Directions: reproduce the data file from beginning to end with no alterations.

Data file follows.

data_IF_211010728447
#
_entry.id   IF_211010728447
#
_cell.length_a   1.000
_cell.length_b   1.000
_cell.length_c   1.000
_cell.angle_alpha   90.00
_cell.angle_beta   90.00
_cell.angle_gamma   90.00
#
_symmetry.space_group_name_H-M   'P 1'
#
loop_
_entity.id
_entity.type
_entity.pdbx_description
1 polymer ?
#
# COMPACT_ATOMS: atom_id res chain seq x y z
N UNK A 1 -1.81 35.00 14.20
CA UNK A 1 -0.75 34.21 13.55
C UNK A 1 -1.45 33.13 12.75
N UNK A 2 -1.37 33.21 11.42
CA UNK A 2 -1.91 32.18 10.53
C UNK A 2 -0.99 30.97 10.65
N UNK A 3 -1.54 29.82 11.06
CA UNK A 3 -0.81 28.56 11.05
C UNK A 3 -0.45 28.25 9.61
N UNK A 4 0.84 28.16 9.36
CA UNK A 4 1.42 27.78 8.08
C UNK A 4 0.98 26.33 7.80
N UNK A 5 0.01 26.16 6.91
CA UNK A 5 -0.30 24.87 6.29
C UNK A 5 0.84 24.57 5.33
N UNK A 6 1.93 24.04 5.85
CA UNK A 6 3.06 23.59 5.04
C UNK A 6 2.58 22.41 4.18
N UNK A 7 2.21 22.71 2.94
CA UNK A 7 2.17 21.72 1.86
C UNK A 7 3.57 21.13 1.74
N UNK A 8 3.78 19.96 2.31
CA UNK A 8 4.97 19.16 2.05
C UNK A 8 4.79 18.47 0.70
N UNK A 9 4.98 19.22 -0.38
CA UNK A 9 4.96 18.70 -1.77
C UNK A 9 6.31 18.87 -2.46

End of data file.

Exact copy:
data_IF_211010728447
#
_entry.id   IF_211010728447
#
_cell.length_a   1.000
_cell.length_b   1.000
_cell.length_c   1.000
_cell.angle_alpha   90.00
_cell.angle_beta   90.00
_cell.angle_gamma   90.00
#
_symmetry.space_group_name_H-M   'P 1'
#
loop_
_entity.id
_entity.type
_entity.pdbx_description
1 polymer ?
#
# COMPACT_ATOMS: atom_id res chain seq x y z
N UNK A 1 -1.81 35.00 14.20
CA UNK A 1 -0.75 34.21 13.55
C UNK A 1 -1.45 33.13 12.75
N UNK A 2 -1.37 33.21 11.42
CA UNK A 2 -1.91 32.18 10.53
C UNK A 2 -0.99 30.97 10.65
N UNK A 3 -1.54 29.82 11.06
CA UNK A 3 -0.81 28.56 11.05
C UNK A 3 -0.45 28.25 9.61
N UNK A 4 0.84 28.16 9.36
CA UNK A 4 1.42 27.78 8.08
C UNK A 4 0.98 26.33 7.80
N UNK A 5 0.01 26.16 6.91
CA UNK A 5 -0.30 24.87 6.29
C UNK A 5 0.84 24.57 5.33
N UNK A 6 1.93 24.04 5.85
CA UNK A 6 3.06 23.59 5.04
C UNK A 6 2.58 22.41 4.18
N UNK A 7 2.21 22.71 2.94
CA UNK A 7 2.17 21.72 1.86
C UNK A 7 3.57 21.13 1.74
N UNK A 8 3.78 19.96 2.31
CA UNK A 8 4.97 19.16 2.05
C UNK A 8 4.79 18.47 0.70
N UNK A 9 4.98 19.22 -0.38
CA UNK A 9 4.96 18.70 -1.77
C UNK A 9 6.31 18.87 -2.46